High-tech construction companies can communicate more effectively. Smartphones give workers access to important information required for monitoring and controlling costs onsite, and sending quick updates from the field. With software like NoteVault, workers can “call in” notes that will be transcribed and automatically emailed, along with photos, in a daily report to project stakeholders. Rusty Linkous, director of business development at Linkous Construction Co, Inc., said incorporating personal digital assistants has had a tremendous impact on communication. “Communication has been the biggest change in recent years,” he declared.
According to BostonInno, technology is behind two major shifts in construction: 1) more efficient day-to-day practices and 2) smarter building structures. Since the structures these workers create are more technically advanced, all workers, not just managers, must have a better understanding of high-tech systems. A current trend in the industry is retrofitting – changing or adding onto existing structures to bring them into the 21st century. As the definition implies, retrofitting is tech-heavy. It often involves installing new lighting systems, climate sensors, and building automation systems, as well as integrating existing systems to save energy.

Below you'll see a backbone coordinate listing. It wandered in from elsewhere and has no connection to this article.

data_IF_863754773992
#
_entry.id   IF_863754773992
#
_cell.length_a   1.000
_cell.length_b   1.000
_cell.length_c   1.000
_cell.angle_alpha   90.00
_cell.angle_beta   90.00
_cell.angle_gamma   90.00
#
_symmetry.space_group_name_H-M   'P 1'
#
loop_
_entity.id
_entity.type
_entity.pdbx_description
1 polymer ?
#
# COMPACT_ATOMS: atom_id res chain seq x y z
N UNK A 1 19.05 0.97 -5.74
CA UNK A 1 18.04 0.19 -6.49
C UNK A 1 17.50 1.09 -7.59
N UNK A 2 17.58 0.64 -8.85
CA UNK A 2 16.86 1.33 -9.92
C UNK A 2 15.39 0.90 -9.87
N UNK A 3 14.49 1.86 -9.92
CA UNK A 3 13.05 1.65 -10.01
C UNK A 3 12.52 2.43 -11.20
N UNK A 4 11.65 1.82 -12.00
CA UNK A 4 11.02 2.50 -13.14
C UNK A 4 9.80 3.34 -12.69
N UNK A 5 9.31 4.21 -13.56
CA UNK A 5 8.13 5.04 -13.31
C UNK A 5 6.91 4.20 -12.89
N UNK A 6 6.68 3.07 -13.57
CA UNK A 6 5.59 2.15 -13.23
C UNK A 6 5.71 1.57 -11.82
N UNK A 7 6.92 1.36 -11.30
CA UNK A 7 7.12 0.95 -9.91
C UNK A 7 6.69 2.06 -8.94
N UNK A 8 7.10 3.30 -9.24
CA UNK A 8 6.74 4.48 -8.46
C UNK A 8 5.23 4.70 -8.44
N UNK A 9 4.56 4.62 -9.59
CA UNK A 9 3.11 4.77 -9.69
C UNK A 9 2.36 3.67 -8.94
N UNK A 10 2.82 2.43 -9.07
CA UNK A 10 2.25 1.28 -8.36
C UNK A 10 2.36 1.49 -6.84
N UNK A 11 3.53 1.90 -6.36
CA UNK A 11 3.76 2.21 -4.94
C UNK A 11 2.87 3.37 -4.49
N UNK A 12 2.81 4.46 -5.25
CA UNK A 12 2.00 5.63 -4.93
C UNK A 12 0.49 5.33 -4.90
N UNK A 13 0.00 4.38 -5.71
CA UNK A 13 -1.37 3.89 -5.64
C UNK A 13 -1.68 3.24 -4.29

The Government of Canada posted a list of “essential skills for success as a plumber.” Computer use gets its own category on the list. There’s a reason high-tech plumbers are in high demand. The tools they use for diagnosing and fixing problems allow them to work more efficiently and cost-effectively, which provides the customer with an all-around better experience. What family or business wouldn’t prefer to have their problems resolved and the plumber out the door in one hour instead of two?
Today’s tech-savvy plumbers use video cameras attached to fiber optic cables to look inside pipes and determine where and what the issue is. They use hydro jets to clear blockages and electric drain augers to break up clogs. Plumbers with tech know-how can offer and install more technically advanced and sought-after solutions that save customers money, such green dishwashers, greywater systems, or sprinklers that automatically shut off based on weather reports. Technicians at a Mr. Rooter Plumbing franchise in Texas use iPads for onsite access to paperwork, photos, and videos, and to see if parts are available.